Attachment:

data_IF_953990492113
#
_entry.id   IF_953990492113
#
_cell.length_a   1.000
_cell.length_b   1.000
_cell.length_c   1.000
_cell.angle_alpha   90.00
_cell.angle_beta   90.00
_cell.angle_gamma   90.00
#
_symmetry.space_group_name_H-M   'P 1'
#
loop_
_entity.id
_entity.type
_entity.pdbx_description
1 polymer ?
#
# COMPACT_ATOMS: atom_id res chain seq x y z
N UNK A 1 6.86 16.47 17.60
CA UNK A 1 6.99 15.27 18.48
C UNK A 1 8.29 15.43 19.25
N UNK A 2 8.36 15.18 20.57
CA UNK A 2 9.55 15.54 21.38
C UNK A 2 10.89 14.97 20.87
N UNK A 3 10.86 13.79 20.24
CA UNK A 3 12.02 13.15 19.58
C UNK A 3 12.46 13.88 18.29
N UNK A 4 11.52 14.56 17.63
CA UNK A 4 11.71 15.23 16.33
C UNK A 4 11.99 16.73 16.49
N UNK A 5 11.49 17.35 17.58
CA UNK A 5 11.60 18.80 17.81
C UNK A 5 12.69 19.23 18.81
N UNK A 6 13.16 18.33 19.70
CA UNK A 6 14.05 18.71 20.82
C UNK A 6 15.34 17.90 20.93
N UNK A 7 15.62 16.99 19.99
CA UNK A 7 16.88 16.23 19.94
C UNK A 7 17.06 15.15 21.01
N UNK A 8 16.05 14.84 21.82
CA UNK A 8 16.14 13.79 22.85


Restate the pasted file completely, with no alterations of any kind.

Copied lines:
data_IF_953990492113
#
_entry.id   IF_953990492113
#
_cell.length_a   1.000
_cell.length_b   1.000
_cell.length_c   1.000
_cell.angle_alpha   90.00
_cell.angle_beta   90.00
_cell.angle_gamma   90.00
#
_symmetry.space_group_name_H-M   'P 1'
#
loop_
_entity.id
_entity.type
_entity.pdbx_description
1 polymer ?
#
# COMPACT_ATOMS: atom_id res chain seq x y z
N UNK A 1 6.86 16.47 17.60
CA UNK A 1 6.99 15.27 18.48
C UNK A 1 8.29 15.43 19.25
N UNK A 2 8.36 15.18 20.57
CA UNK A 2 9.55 15.54 21.38
C UNK A 2 10.89 14.97 20.87
N UNK A 3 10.86 13.79 20.24
CA UNK A 3 12.02 13.15 19.58
C UNK A 3 12.46 13.88 18.29
N UNK A 4 11.52 14.56 17.63
CA UNK A 4 11.71 15.23 16.33
C UNK A 4 11.99 16.73 16.49
N UNK A 5 11.49 17.35 17.58
CA UNK A 5 11.60 18.80 17.81
C UNK A 5 12.69 19.23 18.81
N UNK A 6 13.16 18.33 19.70
CA UNK A 6 14.05 18.71 20.82
C UNK A 6 15.34 17.90 20.93
N UNK A 7 15.62 16.99 19.99
CA UNK A 7 16.88 16.23 19.94
C UNK A 7 17.06 15.15 21.01
N UNK A 8 16.05 14.84 21.82
CA UNK A 8 16.14 13.79 22.85